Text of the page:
China has over $3 trillion in reserves and has loaned tens of billions of dollars to Venezuela —most of which has been repaid with the outstanding amount to be reimbursed in oil shipments. There is no way to know what Beijing would be willing to do to help, but the Venezuelan government should approach them with an economic plan that could provide some assurances that their money would not be wasted. This proposition should include the basic reforms necessary to stabilize the exchange rate and inflation. The Chinese are famously reluctant to tell a sovereign government what their economic policies should be, and they won’t put such conditions on any loans or investment — unlike the US government or the US-dominated IMF and World Bank. But China may be more likely to assist Venezuela if they are presented with a sensible recovery plan. It would also be smart for Venezuela to approach the Chinese Communist Party, since they influence government decisions and have sometimes shown more solidarity with other leftist parties and governments.
Countering Trump’s illegal (under U.S. as well as international law) sanctions would be beneficial for all Venezuelans. In terms of immediate effects, any aid that relieved shortages of food and medicines would be important. But Chinese loans and aid could also help lead to a negotiated solution. Although neither the Venezuelan opposition nor the government made substantial concessions during talks last fall, there is little incentive for the opposition to negotiate so long as they can count on continued economic deterioration. A recovering economy would restore that incentive for the opposition.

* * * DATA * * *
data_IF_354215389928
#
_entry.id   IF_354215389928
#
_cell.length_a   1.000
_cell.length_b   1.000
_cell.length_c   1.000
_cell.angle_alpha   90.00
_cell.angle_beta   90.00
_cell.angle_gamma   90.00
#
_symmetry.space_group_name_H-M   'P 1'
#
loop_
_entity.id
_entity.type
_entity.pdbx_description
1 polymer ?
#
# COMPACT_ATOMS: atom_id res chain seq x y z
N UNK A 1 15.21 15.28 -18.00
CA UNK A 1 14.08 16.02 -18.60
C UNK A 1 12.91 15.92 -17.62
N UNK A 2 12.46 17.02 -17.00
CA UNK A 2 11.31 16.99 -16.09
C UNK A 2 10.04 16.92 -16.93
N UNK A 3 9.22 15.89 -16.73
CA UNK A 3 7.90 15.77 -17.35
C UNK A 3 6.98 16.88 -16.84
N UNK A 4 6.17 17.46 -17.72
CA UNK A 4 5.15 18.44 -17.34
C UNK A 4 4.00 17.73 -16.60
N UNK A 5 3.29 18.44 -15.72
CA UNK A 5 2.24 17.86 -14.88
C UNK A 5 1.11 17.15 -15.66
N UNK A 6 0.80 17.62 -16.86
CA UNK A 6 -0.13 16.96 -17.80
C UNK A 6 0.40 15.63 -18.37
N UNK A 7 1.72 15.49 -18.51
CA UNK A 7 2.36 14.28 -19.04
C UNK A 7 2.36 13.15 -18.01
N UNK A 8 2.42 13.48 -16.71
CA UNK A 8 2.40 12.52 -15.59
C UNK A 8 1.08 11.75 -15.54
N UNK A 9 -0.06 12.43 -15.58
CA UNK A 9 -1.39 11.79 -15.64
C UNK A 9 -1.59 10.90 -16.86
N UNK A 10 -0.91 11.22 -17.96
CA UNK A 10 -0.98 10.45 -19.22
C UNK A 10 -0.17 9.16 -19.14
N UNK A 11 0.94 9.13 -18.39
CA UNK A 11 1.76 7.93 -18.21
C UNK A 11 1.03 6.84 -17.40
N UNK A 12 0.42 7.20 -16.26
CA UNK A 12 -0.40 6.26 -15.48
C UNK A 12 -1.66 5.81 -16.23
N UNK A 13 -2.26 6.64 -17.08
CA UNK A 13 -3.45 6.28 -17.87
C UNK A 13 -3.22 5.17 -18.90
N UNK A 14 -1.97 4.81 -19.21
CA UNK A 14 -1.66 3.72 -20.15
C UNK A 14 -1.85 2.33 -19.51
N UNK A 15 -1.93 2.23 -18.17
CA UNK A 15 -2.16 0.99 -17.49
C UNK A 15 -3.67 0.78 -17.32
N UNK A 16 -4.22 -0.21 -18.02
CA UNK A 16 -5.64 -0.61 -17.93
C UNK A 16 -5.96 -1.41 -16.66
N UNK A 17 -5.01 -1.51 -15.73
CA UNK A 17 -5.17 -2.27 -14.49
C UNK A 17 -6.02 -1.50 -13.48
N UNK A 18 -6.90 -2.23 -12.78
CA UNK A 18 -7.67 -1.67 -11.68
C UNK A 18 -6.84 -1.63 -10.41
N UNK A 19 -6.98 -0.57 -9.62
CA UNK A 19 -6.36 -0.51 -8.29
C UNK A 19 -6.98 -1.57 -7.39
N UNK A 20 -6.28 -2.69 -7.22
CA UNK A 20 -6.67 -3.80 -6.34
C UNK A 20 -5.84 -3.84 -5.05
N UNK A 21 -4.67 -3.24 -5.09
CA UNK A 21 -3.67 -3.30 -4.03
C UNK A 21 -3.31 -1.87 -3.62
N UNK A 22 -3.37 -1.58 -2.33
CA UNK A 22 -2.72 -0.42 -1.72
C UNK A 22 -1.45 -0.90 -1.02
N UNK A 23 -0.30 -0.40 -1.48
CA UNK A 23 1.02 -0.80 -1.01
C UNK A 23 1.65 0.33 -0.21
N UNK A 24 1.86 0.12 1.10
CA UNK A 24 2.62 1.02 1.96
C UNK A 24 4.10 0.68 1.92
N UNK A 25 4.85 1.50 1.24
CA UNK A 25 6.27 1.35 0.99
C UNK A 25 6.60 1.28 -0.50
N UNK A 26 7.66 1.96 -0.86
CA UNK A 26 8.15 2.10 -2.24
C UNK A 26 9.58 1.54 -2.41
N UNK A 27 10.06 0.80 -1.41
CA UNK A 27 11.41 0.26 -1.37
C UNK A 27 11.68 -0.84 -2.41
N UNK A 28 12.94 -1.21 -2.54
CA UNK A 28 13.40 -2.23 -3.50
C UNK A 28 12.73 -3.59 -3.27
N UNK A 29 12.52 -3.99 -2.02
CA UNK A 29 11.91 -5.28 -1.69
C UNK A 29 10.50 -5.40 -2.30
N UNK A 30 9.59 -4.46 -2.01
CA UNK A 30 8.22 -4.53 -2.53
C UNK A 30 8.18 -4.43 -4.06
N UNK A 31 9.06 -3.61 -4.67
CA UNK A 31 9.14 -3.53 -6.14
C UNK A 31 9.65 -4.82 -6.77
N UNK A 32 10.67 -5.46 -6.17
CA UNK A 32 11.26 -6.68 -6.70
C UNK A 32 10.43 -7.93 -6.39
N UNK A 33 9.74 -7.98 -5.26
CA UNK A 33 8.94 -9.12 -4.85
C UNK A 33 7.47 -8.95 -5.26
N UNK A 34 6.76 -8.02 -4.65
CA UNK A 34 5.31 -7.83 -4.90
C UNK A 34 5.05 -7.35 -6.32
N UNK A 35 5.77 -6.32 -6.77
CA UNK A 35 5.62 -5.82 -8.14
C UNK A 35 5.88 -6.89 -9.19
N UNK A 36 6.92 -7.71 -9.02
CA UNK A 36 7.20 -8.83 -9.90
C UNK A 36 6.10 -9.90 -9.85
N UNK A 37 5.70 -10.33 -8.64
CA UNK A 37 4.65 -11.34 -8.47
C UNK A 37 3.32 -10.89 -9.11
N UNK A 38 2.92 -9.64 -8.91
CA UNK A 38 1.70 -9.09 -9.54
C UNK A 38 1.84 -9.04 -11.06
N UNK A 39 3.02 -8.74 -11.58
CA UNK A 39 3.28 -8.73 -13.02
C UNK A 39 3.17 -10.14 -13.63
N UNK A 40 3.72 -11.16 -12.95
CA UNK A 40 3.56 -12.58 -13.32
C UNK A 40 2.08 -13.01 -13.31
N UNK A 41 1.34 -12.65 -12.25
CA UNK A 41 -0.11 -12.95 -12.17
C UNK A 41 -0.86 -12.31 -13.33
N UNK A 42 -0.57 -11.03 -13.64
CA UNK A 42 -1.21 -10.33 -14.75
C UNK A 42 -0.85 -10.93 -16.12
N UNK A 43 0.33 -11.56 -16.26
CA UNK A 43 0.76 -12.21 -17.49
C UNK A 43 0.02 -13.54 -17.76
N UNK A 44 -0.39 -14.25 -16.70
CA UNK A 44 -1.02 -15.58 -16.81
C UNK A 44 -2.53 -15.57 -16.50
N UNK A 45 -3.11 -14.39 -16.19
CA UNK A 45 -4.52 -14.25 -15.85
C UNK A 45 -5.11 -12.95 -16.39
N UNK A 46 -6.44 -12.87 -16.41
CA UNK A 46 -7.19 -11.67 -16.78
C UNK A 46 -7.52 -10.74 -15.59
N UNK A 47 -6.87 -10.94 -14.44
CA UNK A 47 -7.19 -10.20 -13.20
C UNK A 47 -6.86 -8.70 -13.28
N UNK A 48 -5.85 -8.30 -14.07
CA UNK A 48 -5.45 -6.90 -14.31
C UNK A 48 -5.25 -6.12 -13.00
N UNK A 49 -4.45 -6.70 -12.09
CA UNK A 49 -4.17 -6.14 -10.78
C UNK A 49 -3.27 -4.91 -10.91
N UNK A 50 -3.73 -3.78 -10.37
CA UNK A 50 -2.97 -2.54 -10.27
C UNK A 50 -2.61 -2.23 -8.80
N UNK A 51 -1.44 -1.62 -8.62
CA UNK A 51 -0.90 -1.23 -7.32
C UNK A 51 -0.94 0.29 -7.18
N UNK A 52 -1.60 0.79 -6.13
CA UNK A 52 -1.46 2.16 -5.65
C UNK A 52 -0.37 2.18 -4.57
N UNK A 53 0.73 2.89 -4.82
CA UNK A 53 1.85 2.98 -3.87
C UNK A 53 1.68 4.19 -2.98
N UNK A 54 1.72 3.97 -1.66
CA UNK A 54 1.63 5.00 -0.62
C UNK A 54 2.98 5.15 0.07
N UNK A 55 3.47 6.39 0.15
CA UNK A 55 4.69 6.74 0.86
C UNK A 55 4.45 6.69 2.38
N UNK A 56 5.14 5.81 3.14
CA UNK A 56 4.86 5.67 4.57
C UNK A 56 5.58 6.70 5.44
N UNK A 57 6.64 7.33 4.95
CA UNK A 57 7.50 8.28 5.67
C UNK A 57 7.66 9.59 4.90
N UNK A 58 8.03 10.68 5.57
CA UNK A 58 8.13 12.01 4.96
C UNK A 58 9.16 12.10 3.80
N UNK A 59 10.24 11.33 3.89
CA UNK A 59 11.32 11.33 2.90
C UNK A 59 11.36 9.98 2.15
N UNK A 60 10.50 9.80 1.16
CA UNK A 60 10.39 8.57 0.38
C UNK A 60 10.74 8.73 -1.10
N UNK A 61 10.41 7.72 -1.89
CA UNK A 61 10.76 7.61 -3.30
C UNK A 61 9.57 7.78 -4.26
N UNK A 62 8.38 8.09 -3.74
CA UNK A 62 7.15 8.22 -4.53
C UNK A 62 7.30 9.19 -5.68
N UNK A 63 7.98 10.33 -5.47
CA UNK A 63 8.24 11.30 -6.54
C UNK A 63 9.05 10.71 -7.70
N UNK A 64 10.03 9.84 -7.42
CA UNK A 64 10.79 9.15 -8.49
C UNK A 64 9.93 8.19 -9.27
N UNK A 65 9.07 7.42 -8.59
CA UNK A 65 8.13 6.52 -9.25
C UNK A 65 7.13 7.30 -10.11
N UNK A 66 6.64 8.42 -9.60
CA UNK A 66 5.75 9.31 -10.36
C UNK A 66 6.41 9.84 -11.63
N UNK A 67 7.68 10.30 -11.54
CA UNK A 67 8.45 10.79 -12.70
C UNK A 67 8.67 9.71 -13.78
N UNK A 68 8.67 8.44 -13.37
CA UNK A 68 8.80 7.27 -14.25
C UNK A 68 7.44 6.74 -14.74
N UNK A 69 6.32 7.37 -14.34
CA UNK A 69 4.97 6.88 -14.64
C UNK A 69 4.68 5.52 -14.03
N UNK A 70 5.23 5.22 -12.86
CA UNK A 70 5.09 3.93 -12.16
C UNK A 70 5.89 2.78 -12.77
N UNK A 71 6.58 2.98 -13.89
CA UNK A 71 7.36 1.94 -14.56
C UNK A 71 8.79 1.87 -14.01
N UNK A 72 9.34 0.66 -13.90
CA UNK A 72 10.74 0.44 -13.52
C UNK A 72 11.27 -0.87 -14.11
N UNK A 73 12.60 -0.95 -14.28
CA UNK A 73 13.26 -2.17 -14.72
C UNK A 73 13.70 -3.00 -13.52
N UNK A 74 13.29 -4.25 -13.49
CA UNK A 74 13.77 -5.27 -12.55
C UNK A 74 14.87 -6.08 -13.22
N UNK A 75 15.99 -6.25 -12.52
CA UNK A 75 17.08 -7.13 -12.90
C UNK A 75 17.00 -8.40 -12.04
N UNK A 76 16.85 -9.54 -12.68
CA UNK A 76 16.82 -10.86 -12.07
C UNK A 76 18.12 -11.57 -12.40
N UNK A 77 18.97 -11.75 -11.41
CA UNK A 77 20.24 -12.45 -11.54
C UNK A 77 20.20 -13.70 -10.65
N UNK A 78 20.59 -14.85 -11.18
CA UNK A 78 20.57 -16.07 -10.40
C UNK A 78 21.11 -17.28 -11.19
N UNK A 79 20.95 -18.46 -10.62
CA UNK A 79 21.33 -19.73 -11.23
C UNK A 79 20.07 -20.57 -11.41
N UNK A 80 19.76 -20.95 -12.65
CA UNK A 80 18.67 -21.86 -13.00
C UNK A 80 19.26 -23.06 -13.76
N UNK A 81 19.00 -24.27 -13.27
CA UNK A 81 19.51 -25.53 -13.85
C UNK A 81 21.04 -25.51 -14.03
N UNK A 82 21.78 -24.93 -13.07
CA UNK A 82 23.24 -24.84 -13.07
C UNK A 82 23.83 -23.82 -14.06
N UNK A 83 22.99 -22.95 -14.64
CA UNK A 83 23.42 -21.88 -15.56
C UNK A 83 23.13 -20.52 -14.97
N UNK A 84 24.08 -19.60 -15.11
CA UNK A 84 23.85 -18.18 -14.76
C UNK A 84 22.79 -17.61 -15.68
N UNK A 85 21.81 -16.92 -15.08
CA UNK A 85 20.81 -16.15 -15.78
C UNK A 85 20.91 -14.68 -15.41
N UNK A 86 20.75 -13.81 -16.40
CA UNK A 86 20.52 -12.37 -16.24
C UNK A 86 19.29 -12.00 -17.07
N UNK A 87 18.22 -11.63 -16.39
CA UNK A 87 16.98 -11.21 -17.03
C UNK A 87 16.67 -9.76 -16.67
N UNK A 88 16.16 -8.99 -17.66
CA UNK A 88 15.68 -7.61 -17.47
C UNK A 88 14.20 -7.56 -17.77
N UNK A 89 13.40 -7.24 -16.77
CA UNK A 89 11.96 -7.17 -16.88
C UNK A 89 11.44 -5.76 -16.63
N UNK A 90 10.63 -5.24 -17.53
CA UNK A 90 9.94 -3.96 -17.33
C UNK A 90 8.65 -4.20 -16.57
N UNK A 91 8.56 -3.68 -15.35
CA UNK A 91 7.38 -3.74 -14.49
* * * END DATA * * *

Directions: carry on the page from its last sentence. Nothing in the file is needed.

China has its own national interests in not wanting all of South America dominated by the U.S. government again — as it was in the last century — especially one that is headed by an increasingly aggressive, volatile, and disturbed president. But in this case their interests coincide with the general interest of the world, in which national sovereignty is an important, hard-won right. And as Trump looks around the world for possible military action to save his doomed presidency, the American people also have an interest in anything that can help resolve a conflict that he has already announced as a possible military target.
Most of the foreign policy establishment and media in the U.S. cannot understand this, since they see the world through the lens of U.S. power, much as they did during the Cold War; they have an exaggerated sense of American importance, capacity, and benevolence; and they do not care much about the self-determination of other nations. This leads them toward violently destructive mistakes, as in Iraq, Afghanistan, Syria, and Libya. Their support for regime change in Venezuela is one of those mistakes.
Venezuela is a polarized country, and the conflict will almost certainly need a negotiated solution if a civil war is to be avoided. International mediation from a group of parties accepted by both sides can help; and neutral, ethical actors such as Pope Francis, who has repeatedly called for dialogue, can play a vital role. But Venezuela’s future must be decided by Venezuelans, preferably through democratic elections. It should not be decided by Donald Trump.
This article was originally published by The Nation on September 7, 2017.
Mark Weisbrot is Co-Director of the Center for Economic and Policy Research in Washington, DC, and the president of Just Foreign Policy. He is also the author of “Failed: What the ‘Experts’ Got Wrong About the Global Economy“ (2015, Oxford University Press). You can subscribe to his columns here.